President McCulloh's Background
Dr. Thayne M. McCulloh has deep roots
at Gonzaga University
Dr. McCulloh earned his bachelor’s degree in psychology from GU in 1989, and served as a resident assistant and resident director during his undergraduate tenure. He returned in 1990 full time to coordinate the work of the residence hall staff, and except for a one-year leave of absence, has served here ever since in increasingly important administrative roles. He has served as vice president for administration and planning, associate academic vice president, dean of financial services, dean of student academic services, assistant dean of students, and held several other student life positions.
Dr. McCulloh was elected Gonzaga president by the Board of Trustees on July 16, 2010, after serving one year as interim president, succeeding Father Robert J. Spitzer, S.J. McCulloh has been integral in Gonzaga’s successful enrollment management effort over the past 12 years. Enrollment reached an all-time high in fall 2009 with a total of 7,682 students. As interim president, McCulloh engaged the campus community in an effort to define the appropriate size of Gonzaga’s student body in order to maintain the highest academic and student life standards. This effort resulted in an intentionally smaller fall 2010 freshman class.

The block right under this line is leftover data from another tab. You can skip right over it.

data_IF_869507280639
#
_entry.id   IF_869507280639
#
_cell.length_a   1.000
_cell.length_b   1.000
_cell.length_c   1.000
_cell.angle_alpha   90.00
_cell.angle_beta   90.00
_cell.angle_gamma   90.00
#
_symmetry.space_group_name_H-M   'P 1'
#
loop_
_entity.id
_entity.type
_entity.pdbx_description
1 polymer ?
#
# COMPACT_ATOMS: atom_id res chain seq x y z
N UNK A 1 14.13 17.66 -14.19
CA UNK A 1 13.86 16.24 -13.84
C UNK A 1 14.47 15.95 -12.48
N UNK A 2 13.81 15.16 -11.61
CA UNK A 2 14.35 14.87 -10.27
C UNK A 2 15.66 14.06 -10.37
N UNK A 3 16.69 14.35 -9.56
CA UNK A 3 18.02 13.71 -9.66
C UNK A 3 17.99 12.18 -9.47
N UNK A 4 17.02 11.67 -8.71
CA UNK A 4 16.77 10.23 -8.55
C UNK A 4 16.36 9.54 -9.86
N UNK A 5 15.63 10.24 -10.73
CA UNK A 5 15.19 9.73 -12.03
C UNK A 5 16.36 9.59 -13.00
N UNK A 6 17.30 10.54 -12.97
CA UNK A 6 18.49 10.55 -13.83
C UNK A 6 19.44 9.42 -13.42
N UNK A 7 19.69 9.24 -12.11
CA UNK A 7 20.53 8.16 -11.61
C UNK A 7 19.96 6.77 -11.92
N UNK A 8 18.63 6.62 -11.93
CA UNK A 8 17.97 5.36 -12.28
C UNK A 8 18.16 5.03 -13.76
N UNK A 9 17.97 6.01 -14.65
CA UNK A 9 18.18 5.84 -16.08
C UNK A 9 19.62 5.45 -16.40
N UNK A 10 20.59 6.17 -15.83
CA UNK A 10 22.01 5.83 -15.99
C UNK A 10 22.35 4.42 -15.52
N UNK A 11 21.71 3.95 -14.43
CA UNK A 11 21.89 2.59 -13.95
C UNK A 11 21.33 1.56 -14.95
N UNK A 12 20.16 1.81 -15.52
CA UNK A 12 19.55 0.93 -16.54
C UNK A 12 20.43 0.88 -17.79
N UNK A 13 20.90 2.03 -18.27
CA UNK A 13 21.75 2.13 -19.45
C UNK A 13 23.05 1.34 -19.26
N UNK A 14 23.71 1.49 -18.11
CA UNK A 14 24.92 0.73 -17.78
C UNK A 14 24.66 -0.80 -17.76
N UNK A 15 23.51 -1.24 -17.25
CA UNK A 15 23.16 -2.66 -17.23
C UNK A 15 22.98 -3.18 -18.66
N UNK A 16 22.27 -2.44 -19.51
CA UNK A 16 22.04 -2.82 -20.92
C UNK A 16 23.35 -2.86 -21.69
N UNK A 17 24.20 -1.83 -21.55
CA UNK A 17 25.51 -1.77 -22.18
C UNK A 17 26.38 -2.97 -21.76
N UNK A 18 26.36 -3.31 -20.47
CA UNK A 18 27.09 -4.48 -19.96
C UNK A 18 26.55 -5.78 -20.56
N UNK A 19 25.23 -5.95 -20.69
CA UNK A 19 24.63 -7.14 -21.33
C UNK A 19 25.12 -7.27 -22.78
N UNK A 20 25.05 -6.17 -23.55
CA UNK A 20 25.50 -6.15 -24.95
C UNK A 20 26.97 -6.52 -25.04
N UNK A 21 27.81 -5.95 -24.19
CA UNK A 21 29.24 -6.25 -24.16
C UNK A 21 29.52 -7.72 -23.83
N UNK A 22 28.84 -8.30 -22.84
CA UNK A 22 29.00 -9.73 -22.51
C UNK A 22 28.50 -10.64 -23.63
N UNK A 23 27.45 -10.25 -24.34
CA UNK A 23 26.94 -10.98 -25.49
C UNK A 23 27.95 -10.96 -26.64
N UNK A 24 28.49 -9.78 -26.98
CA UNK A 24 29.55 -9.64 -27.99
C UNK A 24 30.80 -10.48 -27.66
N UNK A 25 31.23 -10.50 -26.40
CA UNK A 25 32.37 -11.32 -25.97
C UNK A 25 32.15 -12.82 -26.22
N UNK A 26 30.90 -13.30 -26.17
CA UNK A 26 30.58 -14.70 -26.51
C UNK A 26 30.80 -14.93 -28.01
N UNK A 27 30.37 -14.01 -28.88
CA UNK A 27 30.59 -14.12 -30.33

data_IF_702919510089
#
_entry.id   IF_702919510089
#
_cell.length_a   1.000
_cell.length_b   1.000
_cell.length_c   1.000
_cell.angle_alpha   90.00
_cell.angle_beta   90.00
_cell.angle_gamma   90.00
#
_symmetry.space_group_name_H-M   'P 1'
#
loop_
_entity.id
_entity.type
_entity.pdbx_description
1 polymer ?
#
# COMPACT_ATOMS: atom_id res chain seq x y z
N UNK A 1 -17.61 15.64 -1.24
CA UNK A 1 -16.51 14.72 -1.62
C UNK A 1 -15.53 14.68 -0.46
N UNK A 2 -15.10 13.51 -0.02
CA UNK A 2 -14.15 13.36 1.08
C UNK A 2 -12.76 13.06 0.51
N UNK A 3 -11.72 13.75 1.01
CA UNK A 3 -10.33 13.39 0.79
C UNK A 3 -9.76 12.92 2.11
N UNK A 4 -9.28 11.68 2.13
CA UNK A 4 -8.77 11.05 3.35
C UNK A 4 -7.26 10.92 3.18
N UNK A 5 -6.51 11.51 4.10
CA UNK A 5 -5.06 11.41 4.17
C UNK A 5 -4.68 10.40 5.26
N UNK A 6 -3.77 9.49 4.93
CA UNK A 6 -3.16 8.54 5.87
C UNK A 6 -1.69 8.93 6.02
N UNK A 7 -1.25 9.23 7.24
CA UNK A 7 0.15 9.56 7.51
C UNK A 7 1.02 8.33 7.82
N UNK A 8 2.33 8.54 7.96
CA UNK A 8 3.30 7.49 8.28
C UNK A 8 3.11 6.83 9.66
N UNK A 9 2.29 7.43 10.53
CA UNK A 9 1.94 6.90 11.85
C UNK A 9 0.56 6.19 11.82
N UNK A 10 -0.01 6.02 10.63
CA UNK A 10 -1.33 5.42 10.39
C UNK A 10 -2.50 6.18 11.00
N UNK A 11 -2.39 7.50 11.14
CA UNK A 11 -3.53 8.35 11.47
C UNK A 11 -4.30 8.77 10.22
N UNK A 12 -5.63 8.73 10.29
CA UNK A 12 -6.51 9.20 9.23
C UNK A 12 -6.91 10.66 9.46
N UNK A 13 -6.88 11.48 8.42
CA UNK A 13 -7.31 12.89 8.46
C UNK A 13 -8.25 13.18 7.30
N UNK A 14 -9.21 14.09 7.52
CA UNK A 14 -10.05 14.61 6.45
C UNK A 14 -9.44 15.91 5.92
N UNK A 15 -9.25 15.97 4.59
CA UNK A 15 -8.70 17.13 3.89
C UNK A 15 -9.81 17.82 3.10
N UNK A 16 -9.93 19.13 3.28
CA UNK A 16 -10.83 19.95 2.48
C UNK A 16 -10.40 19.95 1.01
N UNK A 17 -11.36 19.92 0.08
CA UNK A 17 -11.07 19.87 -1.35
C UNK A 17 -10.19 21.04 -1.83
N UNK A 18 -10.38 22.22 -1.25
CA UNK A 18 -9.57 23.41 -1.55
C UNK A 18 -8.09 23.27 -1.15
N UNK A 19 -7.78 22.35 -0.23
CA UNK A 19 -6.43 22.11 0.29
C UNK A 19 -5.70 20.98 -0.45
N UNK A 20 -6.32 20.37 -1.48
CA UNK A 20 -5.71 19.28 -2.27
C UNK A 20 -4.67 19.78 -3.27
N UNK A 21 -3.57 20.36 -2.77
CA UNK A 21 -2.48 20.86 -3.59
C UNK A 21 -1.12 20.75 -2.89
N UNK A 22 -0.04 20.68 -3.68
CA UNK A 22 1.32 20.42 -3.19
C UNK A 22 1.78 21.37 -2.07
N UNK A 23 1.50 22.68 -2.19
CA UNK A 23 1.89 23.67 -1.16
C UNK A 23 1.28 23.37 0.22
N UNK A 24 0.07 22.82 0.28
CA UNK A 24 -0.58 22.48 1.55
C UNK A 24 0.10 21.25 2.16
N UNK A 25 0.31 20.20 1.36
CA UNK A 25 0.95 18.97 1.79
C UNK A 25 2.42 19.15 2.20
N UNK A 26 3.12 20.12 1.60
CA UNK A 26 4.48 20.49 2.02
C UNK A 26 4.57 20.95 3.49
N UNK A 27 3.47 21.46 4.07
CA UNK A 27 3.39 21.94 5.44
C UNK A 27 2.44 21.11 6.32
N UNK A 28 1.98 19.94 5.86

As interim president, Dr. McCulloh also helped Gonzaga navigate through the economic downturn, implemented new budgeting procedures for greater efficiencies and focus of dollars on student services, and restructured his administration for greater accessibility and efficiency. He welcomed in July 2010 a new academic vice president, Dr. Patricia O’Connell Killen, and appointed a new executive vice president, Earl Martin, to oversee Gonzaga’s day-to-day operations. Through all of the initiatives McCulloh has led, Gonzaga’s Jesuit foundation has always been of paramount importance.
Dr. McCulloh leads a cabinet of six vice presidents, chancellor and a corporation counsel that have a combined service to Gonzaga of 150 years.